According to PhoCusWright, the rapid integration of mobile capabilities to plan itineraries, receive travel alerts and serve as a boarding pass is making mobile devices more indispensible to business travelers and their companies. However, these functions are really just the beginning of travel’s mobile revolution.
I got into search engine optimization when Yahoo was king and Google was a gleam in Larry Page’s eye so I’ve had a front row seat to all the big doings. And one thing I can tell you for certain is Microsoft just took off its kid gloves with the release of Bing and is looking for a shot at the reigning champ Google.
This article will show you how to hedge your bet with both contenders and come out a winner while these two Goliaths slug it out.
Twitter, as a popular social networking platform, is a viral marketing strategy all on its own, especially if your followers like your tweets and retweet them to their followers. However, I’ve recently noticed another trend in Twitter usage that increases its viral marketing capabilities through the use of hashtags.
What’s a hashtag, anyway? Also called the pound sign, the hashtag (#) is added to a tweet as a way of creating trackable categories, groups, or topics that others can use to search for info using the Twitter Search feature. One of the most common uses of the hashtag is to tweet what’s happening at an event or conference. The event organizer will request all attendees use a specific hashtag, i.e. #yourevent, when tweeting about the event to your followers. So, then, someone who isn’t present at the event but wants to follow what’s happening there can simply search for #yourevent and see what’s going on and what participants are saying and sharing about the event.
One of the hardest things to deal with in SEO is when a setback occurs. I will outline how to deal with these today, with a focus on those that don’t result from a search engine penalty. Even when you do all the right things, you can still run into situations where it doesn’t work out. There could be many reasons why, such as:
The web development team may make a change that is not supposed to have SEO impact, but for reasons unkown to them, it does.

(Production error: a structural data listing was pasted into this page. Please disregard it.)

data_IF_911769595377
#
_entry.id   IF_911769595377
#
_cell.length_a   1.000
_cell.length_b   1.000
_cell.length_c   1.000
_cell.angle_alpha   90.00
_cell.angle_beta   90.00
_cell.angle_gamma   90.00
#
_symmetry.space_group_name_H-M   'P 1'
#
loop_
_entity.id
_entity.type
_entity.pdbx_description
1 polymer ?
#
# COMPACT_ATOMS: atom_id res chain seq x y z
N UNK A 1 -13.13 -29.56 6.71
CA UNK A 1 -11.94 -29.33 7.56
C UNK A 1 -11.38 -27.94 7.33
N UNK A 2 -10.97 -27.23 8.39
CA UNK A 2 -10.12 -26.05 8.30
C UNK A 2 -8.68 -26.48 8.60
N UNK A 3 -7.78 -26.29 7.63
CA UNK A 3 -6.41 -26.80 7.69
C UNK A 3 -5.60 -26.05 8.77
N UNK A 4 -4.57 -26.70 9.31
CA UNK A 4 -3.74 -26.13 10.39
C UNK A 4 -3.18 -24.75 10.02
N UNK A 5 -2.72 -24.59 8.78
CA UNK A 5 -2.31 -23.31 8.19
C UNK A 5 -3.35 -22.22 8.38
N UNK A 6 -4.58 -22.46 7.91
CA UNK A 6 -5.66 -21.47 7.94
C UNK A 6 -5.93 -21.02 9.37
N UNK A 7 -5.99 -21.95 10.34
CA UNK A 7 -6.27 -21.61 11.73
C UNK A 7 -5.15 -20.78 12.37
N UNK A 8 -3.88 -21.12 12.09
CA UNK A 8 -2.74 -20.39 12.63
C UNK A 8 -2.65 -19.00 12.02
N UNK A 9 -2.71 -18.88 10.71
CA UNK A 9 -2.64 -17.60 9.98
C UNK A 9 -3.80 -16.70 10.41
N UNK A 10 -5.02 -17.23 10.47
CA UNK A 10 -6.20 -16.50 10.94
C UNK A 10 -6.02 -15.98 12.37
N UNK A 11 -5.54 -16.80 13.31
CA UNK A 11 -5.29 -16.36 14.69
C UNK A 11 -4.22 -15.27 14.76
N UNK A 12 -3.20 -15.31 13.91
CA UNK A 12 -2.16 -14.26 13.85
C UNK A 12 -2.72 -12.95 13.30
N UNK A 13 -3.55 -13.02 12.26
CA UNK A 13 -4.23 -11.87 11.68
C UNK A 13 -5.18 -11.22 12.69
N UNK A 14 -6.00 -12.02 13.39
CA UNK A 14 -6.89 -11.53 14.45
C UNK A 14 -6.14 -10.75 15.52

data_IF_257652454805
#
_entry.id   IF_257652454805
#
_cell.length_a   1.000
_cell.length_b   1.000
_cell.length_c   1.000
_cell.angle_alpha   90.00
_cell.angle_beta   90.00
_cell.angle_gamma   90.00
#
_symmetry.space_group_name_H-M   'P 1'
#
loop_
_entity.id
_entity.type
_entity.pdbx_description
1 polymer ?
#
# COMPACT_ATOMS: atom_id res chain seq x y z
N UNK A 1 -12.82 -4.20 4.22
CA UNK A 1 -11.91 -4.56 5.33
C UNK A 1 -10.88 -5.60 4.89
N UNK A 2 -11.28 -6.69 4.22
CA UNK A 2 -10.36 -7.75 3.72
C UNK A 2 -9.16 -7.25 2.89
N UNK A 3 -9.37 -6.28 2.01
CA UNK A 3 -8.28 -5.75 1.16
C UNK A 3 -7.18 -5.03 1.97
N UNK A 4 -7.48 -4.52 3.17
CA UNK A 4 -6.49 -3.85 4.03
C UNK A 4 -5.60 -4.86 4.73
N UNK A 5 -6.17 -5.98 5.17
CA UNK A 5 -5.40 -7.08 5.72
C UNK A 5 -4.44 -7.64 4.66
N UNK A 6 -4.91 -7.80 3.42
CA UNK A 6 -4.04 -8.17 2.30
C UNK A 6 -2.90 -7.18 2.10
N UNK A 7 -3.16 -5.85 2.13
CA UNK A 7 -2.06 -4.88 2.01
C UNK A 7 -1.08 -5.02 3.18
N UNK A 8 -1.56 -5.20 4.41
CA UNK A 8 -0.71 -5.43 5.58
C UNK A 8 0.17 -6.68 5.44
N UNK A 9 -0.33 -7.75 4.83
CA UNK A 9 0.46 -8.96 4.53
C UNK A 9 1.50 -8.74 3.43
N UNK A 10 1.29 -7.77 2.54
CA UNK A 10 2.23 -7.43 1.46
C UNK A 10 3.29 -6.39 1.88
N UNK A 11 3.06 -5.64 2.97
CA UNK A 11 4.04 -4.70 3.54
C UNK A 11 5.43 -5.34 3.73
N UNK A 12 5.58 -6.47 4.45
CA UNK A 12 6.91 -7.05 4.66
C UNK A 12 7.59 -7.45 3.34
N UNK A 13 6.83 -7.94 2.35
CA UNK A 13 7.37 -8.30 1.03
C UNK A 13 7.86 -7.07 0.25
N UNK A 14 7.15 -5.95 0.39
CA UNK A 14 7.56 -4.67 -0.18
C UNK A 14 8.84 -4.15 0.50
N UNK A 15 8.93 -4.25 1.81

The web development team can make a mistake, for example, copying the NoIndex tags from a staging server over to the production site.
Of course, it can happen that you make a mistake too.
Bottom line: setbacks do happen.
Building a great landing page should be on top of your priority list if you want your website visitors transformed into customers. While a great looking website can grab the attention of your visitors, a strong landing page will keep them involved and get them to buy your products/services.
Wikipedia defines a landing page as:
the page that appears when a potential customer clicks on an advertisement or a search-ngine result link. The page will usually display content that is a logical extension of the advertisement or link, and that is optimized to feature specific keywords or phrases for indexing by search engines.
One person shut down her account because she disliked how nosy it made her. Another thought the scene had turned desperate. A third feared stalkers. A fourth believed his privacy was compromised. A fifth disappeared without a word.
The exodus is not evident from the site’s overall numbers. According to comScore, Facebook attracted 87.7 million unique visitors in the United States in July. But while people are still joining Facebook and compulsively visiting the site, a small but noticeable group are fleeing — some of them ostentatiously.
Imagine a potential customer typing your name into Google and being greeted with a lengthy list of your articles, all on your specialized topic, and written in a way that makes the reader think, “Wow–he really knows what he’s talking about!”
When a reader sees that type of display of your authority, it builds his confidence in your abilities, your products, your website, and your services.
A new Gartner report projects that mobile ad spending worldwide will grow 74% this year to $913.5 million but not really accelerate until 2011, when advertisers are expected to boost mobile spending as part of an overall shift toward digital marketing channels.
By 2013, the research firm expects mobile ad spending to surpass $13 billion, with the Asia-Pacific region leading the way, followed by North America and Europe.
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